Author: Lars Guenther – University of Hamburg, Institute for Journalism and Communication Studies, Germany


  • Rodrigo Costas – Leiden University, Centre for Science and Technology Studies, Netherlands
  • Jonathan Dudek – Leiden University, Centre for Science and Technology Studies, Netherlands
  • Marina Joubert – Stellenbosch University, Centre for Research on Evaluation, Science and Technology, South Africa
  • Daniela Mahl – University of Hamburg, Institute for Journalism and Communication Studies, Germany

While science journalism is in crisis in many countries (e.g., Guenther, 2019) and scientists are increasingly called to make their work publicly visible (e.g., Rödder, 2012; Joubert, 2018), in new media environments (Brossard, 2013) alternative sources for informing the public on scientific topics have become popular (e.g., Brumfiel, 2009). Among them is The Conversation with its Africa Edition The Conversation Africa (TCA): a novel, open-access online platform for science news written by scientists, and edited by journalists. TCA’s content is free-to-republish by media outlets under a Creative Commons Agreement. Thus, TCA can be situated in the intersection between scientific and journalistic communication, acting as gatekeeper (Fahy & Nisbet, 2011; Shoemaker & Vos, 2009) and agenda setter (McCombs & Shaw, 1972) for science news. Since researchers have been asked to put more effort into studying alternative online sources of scientific information, the present study delivers insights into TCA’s nature as well as journalistic and social media uptake of its content in order to compare TCA’s impact on traditional journalism compared to social media engagement.

TCA provided access to metrics for all articles published since its launch in May 2015 until May 2020 (N = 5392). The number of publications per month was steady over time. In total, those articles were written by 3589 authors, with single-authored articles (n = 4390; 81%) and South African authorship (n = 3897; 56%) dominating. Using automated clustering and visualization techniques, journalistic uptake (e.g., republishing by other media outlets) was more frequent for TCA articles published on political topics; social media uptake (e.g., Facebook and Twitter shares) was particularly high for articles on education and academia, as well as wildlife and ecology. Hence, attention for TCA articles as an alternative online source of information about science varies regarding media (traditional journalism or social media) and topics concerned.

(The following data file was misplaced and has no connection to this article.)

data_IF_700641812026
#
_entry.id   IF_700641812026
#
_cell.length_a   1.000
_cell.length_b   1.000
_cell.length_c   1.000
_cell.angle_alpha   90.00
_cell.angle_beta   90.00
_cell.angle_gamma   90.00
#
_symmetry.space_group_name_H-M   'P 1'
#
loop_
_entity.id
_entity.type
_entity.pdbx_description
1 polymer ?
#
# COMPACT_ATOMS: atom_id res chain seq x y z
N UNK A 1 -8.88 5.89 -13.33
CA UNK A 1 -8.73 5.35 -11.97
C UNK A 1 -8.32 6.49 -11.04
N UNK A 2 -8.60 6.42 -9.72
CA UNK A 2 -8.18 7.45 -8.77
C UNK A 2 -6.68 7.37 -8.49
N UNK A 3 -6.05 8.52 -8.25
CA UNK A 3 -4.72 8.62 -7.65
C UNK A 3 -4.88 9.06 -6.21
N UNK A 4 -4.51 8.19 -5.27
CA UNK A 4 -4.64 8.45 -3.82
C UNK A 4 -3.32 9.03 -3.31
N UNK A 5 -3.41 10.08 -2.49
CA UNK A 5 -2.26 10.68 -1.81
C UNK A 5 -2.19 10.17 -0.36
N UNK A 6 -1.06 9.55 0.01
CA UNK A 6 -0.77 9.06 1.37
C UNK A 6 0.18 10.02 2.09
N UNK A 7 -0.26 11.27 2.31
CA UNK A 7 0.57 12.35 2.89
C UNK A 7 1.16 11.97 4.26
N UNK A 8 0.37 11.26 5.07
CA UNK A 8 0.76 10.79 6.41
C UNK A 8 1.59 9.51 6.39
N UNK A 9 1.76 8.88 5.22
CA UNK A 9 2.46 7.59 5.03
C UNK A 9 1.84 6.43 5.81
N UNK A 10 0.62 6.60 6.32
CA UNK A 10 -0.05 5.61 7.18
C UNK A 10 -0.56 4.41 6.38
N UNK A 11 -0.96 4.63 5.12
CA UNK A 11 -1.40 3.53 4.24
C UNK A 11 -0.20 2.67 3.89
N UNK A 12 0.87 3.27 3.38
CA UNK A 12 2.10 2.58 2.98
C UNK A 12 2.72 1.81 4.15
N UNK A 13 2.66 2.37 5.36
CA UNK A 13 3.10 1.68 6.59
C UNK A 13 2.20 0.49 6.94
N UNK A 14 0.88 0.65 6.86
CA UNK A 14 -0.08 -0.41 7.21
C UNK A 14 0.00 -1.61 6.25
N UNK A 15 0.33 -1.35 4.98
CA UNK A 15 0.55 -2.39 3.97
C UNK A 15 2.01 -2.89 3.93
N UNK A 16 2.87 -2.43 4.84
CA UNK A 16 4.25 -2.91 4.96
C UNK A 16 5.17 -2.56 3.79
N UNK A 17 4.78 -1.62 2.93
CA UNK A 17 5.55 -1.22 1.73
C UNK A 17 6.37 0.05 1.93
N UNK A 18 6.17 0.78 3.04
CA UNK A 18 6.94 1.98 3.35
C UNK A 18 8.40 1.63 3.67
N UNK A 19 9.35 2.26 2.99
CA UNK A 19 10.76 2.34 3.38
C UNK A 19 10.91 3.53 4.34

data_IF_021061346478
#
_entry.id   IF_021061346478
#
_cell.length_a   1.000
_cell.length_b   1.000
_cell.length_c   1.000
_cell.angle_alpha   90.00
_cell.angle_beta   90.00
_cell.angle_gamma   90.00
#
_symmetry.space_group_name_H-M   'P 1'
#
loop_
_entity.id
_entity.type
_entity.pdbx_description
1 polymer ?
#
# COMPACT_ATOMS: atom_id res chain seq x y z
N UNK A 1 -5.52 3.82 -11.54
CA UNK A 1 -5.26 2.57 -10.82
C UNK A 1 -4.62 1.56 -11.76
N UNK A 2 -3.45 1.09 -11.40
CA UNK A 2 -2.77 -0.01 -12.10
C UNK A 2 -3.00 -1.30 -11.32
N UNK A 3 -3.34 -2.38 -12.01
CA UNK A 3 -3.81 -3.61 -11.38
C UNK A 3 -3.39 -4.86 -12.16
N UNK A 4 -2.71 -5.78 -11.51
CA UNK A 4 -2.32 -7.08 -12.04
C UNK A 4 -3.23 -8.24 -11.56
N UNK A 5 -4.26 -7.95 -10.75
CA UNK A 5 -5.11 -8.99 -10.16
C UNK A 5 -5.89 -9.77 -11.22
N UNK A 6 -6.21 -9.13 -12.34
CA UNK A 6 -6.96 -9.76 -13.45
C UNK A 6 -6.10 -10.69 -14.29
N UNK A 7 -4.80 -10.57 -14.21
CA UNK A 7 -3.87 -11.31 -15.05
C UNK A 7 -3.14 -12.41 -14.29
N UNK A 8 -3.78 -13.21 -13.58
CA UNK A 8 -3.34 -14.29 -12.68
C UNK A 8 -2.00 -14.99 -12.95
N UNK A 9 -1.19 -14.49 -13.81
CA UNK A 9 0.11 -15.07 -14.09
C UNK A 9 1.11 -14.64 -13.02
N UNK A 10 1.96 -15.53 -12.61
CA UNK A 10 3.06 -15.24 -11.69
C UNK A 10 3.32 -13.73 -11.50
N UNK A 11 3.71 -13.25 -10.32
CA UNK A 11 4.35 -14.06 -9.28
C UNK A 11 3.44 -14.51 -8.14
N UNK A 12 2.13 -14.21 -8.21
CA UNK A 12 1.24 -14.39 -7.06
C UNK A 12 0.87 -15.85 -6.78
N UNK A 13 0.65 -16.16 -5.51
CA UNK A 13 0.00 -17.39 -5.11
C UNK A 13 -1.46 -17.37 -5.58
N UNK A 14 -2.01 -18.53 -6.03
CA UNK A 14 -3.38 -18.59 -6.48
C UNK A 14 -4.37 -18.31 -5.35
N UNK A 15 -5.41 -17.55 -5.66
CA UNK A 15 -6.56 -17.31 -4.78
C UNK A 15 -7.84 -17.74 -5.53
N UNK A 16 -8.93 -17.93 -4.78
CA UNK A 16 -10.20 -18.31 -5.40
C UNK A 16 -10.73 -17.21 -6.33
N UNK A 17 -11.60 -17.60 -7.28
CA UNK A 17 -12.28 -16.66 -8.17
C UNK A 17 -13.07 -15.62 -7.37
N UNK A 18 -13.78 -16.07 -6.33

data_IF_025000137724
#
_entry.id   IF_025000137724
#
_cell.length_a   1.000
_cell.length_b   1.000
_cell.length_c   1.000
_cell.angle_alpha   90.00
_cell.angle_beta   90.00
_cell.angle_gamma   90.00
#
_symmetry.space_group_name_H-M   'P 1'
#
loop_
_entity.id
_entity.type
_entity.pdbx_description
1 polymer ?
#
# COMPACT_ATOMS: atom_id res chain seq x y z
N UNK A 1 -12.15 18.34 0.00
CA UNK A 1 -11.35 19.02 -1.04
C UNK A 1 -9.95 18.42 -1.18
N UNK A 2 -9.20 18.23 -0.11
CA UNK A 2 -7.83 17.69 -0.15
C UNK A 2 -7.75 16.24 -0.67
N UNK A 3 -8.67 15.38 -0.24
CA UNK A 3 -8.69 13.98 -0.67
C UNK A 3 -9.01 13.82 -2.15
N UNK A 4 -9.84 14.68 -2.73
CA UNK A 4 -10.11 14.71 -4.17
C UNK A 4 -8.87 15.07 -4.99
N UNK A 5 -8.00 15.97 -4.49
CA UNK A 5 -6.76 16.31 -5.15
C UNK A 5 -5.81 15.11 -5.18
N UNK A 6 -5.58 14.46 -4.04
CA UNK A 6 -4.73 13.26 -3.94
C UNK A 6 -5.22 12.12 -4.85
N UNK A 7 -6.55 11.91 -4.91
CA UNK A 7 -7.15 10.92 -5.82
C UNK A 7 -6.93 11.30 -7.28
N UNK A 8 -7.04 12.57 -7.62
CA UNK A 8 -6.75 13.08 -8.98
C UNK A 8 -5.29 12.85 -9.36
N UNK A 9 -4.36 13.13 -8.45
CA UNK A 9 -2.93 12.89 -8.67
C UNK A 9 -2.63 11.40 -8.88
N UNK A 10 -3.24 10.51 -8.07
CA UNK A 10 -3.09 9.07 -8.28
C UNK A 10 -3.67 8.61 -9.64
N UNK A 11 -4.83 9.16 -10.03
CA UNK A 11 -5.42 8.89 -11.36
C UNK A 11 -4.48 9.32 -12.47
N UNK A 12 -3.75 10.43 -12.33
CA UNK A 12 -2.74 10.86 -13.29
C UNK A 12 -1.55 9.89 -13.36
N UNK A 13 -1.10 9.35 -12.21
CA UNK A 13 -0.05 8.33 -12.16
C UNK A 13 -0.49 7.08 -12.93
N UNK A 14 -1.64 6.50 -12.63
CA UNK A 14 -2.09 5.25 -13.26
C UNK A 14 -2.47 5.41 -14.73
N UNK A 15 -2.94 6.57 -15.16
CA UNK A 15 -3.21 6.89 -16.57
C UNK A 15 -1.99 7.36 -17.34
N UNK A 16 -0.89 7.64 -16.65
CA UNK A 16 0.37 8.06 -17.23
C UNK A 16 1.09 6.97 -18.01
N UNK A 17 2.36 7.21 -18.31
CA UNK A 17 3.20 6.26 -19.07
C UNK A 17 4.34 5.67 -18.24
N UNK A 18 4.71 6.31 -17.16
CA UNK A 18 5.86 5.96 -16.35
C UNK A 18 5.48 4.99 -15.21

The author has not yet submitted a copy of the full paper.

Presentation type: Individual paper
Theme: Time

Author: Lars Guenther – CREST, Stellenbosch University, South Africa

Marina Joubert – CREST, Stellenbosch University
Corlia Meyer – CREST, Stellenbosch University

The images that people have of science and of scientists are supposed to represent people’s perceptions of scientists and their role in society (Fung, 2002; Medina-Jerez, Middleton, & Orihuela-Rabaza, 2011). Although researchers assume that (stereotypical) images that people have of scientists affect science-related career choices (Chambers, 1983; Steinke et al., 2007), very few studies have looked at this in detail. The current study not only adds to the research literature through its African context (so far, there is only one study: Mbajiorgu & Iloputaife, 2001), but also applied the Draw-a-Scientist Test (DAST; Chambers, 1983) to first-year students (n = 445) across different faculties at a South African university (cf. Rosenthal, 1993). If the assumption that young people’s perceptions of scientists influence their career choice is correct, one would expect differences in the drawings made by students who have opted for different fields of study. The findings show that South African students – in line with the international research literature – use about four stereotypical characteristics when drawing a scientist; a typical scientist, as identified in this study, is a man of uncertain age, who wears eyeglasses and a lab coat, and is surrounded by laboratory equipment. Also in this study, a low number of male students drew female scientists (only one student in this sample), and the majority of female students drew male scientists (see also Chambers, 1983; Medina-Jerez et al., 2011). Social science students drew stereotypical attributes more frequently when compared to students from other faculties, which might be explained by the lower degree of direct contact with scientists that these students have. To discuss this, the study shows that what is needed – also in an African context – is more contact between students and scientists, and contact between students and female role-models in particular (cf. Barman, 1997).

The author has not yet submitted a copy of the full paper.

Presentation type: Individual paper
Theme: Society
Area of interest: Building a theoretical basis for science communication